Thus, there are several legal methods available to the ICT-BD using which they can take practical steps to protect the witnesses and victims who have been coming under attack in recent days.

If one looks at the international criminal law order, one can find that the only notable difference between the protection mechanisms contained in the rules for the ICT-BD and those of the international and hybrid tribunals like the International Criminal Court (ICC) and the tribunals in Yugoslavia (ICTY), Rwanda (ICTR), Sierra Leone (SCSL), Lebanon (STL) etc is the lack of a provision in our rules about establishing a specialised Victim and Witness Unit.

Such a unit supervises the overall protective services. Additionally, as stated at the outset, since there is an absence of a specific law to protect witnesses and victims in Bangladesh, the calls from many quarters to immediately enact the draft Witness Protection Bill 2011 has increased in recent times. Dhaka Tribune reports that this bill, although drafted and sent by the Law Ministry to the Home Ministry over two years ago, is still lying in a “deep freezer” ever since.   

There is no doubt that we need to have a separate witness protection law at the earliest. And there is also no doubt that the witness protection mechanisms of the ICT-BD in particular could have been better in light of international models. However, as is evident from the above discussion, it is not an absence of legal powers per se which has resulted in so many incidents or attacks. The real reason, it seems, is the absence of implementation and evaluation of the existing provisions.

In my opinion, the most immediate solution (at least for the time being) is for the judges at the ICT-BD to play a more robust role in this regard. The judges need to be more proactive and make suitable protection orders for every vulnerable, or at risk witness. Rule 58A(1) clearly states that the protective measures can be taken either upon application or by the Tribunal of its “own initiative.” Thus, the law itself provides support for such activism.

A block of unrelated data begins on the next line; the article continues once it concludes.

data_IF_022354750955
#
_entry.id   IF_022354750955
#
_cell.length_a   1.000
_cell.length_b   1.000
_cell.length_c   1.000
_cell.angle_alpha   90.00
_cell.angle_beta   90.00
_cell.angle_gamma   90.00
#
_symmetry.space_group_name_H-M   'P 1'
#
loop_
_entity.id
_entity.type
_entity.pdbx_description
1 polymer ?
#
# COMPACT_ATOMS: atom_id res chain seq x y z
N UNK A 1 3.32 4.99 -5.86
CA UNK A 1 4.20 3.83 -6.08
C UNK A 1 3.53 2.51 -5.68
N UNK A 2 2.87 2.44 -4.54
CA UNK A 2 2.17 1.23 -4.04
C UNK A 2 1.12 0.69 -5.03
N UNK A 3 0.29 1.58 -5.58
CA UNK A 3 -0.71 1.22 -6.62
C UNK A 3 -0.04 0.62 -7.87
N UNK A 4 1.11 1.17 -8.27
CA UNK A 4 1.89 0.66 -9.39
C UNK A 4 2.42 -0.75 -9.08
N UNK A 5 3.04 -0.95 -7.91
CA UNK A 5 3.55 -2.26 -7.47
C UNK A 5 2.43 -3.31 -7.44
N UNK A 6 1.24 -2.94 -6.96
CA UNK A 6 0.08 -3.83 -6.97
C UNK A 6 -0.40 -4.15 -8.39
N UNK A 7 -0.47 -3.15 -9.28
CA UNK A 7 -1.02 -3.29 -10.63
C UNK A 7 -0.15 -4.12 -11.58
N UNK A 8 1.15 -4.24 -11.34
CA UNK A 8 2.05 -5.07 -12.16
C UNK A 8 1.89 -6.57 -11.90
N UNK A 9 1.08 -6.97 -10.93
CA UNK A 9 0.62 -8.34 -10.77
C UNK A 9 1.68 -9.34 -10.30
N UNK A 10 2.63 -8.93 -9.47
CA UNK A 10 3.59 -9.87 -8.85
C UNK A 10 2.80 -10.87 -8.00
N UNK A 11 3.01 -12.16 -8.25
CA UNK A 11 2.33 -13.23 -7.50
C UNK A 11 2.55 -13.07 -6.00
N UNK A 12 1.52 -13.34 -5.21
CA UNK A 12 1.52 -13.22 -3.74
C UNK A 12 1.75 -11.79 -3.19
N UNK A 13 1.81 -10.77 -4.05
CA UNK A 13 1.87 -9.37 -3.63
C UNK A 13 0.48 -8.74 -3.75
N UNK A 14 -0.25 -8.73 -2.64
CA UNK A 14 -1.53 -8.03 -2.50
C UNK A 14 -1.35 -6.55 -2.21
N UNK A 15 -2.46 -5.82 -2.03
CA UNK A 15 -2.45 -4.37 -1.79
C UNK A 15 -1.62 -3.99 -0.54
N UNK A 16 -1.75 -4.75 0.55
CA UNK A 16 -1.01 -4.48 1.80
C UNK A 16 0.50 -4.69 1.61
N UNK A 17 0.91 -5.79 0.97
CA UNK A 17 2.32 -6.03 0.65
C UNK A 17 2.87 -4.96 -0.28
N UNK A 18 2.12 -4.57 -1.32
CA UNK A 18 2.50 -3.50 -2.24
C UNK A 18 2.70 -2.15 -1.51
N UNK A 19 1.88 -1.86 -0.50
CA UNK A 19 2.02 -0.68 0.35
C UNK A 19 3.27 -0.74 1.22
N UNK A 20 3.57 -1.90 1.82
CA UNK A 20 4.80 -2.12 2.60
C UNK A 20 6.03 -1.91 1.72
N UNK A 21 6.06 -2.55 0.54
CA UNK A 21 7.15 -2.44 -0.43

Moreover, since these are trials are prosecuting international crimes as opposed to ordinary domestic crimes, the nature of the proceedings themselves allow these judges the freedom to depart from the traditional and adversarial nature of criminal proceedings, which required them to be silent referees as opposed to active case managers.

The judges need to be more inquisitorial and follow up on orders made for protection, constantly monitoring whether orders made are being implemented duly or not. If we look at the wording of Rule 58A(2), we can see that it reads: “The government shall… if so prayed for.”

In interpreting statutes, the word “shall” is read as “must.” Thus, if the Tribunal asks for a protective measure, the government must accede to any such request. There is, in any event, the law of contempt to penalise non-compliance with judicial orders. Hence, there is no reason to doubt the efficacy and binding nature of the measures to be taken by the judges in this regard.   

However, before any discernible improvements become visible regarding preventing further attacks on witnesses and/or victims, increased coordination has to be achieved in this regard between law enforcers, judges, prosecutors, counsels and concerned officials from the relevant ministries of home and law, justice and parliamentary affairs.

In my opinion, the registrar of the ICT is perfectly placed to discharge this coordinating role, principally because of his neutrality as an official of the state. Unless coordination is achieved, even updating the existing mechanisms will not help.